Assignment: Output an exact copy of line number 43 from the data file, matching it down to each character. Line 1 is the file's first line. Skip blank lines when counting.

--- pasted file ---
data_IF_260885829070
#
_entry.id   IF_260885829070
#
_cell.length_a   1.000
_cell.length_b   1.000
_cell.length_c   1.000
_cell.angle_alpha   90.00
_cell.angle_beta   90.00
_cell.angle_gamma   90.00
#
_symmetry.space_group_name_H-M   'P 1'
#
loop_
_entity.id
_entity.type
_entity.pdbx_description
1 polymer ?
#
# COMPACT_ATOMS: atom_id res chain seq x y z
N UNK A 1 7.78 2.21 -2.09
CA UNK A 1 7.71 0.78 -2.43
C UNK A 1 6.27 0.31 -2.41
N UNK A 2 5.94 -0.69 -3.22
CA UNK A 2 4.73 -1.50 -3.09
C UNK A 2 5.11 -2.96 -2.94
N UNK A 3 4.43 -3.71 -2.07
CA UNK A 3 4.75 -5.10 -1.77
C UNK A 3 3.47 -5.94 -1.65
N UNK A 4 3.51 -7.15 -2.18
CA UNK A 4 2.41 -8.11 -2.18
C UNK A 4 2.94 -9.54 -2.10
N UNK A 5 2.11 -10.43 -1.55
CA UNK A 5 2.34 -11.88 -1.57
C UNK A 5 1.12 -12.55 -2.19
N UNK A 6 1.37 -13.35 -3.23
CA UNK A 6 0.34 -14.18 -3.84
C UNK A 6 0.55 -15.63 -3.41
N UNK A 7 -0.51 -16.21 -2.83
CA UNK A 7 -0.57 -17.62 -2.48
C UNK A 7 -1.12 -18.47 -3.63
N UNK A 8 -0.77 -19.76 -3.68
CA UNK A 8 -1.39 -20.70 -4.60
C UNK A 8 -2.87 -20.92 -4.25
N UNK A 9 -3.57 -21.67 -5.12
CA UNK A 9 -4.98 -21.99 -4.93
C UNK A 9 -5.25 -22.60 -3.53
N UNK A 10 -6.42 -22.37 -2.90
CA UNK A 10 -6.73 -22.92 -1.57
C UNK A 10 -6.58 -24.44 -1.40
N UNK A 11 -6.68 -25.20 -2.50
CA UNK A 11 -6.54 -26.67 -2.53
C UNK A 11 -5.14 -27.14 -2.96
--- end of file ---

CA UNK A 8 -1.39 -20.70 -4.60